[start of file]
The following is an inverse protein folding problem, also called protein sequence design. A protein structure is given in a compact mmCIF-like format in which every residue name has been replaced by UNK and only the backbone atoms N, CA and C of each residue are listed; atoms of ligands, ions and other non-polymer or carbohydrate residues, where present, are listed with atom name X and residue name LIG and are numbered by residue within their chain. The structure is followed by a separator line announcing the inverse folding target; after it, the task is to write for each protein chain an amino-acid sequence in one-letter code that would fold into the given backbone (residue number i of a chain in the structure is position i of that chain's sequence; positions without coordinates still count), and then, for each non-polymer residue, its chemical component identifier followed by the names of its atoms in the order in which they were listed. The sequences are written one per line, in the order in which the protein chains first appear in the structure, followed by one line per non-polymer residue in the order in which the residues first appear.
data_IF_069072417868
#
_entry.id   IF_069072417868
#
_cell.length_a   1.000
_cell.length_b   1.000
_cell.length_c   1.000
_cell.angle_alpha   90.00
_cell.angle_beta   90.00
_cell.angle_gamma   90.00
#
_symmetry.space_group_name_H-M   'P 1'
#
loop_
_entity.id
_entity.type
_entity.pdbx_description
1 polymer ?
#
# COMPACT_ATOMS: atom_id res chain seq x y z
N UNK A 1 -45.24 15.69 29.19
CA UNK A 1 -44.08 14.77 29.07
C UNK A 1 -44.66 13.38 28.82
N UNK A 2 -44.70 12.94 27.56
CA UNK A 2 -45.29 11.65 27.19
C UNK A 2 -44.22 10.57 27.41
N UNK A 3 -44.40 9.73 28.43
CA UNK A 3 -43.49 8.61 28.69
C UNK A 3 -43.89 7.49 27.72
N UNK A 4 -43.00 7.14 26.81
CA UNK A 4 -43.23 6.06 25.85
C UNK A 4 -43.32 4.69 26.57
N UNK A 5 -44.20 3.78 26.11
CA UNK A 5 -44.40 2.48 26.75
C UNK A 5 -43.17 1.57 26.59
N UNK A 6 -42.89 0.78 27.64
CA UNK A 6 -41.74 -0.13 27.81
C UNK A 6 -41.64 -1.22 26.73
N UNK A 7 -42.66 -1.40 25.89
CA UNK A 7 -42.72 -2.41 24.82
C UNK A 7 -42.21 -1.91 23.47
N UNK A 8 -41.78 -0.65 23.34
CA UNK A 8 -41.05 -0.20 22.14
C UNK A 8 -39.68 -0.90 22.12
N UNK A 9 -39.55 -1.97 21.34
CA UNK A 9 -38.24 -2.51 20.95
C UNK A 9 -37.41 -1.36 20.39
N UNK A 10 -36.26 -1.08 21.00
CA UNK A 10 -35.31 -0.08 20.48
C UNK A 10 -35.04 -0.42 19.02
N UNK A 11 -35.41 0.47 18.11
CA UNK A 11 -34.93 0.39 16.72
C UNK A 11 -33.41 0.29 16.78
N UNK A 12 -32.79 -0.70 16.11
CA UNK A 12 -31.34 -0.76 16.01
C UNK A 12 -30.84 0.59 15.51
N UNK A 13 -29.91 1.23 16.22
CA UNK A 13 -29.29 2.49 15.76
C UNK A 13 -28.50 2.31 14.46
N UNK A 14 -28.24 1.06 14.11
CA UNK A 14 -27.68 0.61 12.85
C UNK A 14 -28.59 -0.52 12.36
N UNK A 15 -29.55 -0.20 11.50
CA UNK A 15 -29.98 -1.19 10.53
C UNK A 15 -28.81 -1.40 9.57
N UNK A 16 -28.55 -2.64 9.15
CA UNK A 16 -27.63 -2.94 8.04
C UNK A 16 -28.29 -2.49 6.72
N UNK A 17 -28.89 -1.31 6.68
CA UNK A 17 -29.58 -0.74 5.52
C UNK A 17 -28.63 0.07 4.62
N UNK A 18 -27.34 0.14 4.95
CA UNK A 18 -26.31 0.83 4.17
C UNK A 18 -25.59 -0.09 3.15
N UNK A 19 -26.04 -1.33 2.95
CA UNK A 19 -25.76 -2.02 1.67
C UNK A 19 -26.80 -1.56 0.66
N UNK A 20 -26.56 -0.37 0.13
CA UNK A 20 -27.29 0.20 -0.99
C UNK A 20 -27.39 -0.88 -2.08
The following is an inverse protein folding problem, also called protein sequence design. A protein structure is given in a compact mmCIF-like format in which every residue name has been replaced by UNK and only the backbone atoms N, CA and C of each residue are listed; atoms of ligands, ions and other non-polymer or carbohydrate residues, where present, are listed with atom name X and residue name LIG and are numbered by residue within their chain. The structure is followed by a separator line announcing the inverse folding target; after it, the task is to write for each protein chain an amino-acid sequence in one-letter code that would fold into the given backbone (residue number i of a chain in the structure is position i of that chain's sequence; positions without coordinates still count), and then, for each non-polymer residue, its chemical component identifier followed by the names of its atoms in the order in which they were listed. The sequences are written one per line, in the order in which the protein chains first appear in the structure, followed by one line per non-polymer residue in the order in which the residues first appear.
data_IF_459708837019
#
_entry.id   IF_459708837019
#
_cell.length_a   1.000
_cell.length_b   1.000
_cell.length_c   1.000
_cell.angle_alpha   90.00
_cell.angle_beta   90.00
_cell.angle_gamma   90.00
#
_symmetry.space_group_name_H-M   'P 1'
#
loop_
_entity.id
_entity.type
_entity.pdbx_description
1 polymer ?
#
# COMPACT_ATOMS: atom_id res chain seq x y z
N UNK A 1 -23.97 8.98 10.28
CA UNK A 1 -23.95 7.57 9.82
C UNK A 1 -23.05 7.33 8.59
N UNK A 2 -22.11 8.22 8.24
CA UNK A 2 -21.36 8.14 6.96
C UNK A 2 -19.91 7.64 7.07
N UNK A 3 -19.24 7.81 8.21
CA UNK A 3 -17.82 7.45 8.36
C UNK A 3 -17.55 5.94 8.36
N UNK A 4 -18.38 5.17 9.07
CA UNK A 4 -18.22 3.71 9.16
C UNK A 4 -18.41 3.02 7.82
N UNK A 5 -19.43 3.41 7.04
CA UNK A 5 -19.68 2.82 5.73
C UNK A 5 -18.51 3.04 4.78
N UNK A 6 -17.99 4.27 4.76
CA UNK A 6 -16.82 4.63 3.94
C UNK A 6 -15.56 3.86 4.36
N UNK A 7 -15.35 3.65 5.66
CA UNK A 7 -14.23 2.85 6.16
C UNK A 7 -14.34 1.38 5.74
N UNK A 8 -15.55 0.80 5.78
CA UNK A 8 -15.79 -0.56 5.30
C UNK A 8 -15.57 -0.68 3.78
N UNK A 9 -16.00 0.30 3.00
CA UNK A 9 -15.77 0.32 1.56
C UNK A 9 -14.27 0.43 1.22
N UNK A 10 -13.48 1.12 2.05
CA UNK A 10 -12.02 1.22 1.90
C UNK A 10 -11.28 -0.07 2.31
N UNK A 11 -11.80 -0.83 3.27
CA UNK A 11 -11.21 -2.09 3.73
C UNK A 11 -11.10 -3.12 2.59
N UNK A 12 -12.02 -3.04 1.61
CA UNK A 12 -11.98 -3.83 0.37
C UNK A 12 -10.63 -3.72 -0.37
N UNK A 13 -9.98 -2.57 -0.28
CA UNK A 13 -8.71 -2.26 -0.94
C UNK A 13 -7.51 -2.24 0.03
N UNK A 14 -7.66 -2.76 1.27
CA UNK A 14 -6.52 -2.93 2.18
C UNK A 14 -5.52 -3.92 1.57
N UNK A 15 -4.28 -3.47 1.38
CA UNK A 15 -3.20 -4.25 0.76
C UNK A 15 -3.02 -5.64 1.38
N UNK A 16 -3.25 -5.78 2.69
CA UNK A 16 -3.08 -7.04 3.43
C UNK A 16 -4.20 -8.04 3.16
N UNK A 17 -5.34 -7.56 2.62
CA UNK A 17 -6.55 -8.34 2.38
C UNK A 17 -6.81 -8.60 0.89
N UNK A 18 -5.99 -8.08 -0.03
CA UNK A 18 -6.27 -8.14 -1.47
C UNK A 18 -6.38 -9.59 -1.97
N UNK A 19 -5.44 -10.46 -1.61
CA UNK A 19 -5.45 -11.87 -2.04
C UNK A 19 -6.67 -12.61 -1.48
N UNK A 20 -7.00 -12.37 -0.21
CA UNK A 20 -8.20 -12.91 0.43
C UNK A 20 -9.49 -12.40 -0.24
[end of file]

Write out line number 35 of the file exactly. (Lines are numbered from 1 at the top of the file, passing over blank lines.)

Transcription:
CA UNK A 5 -44.40 2.48 26.75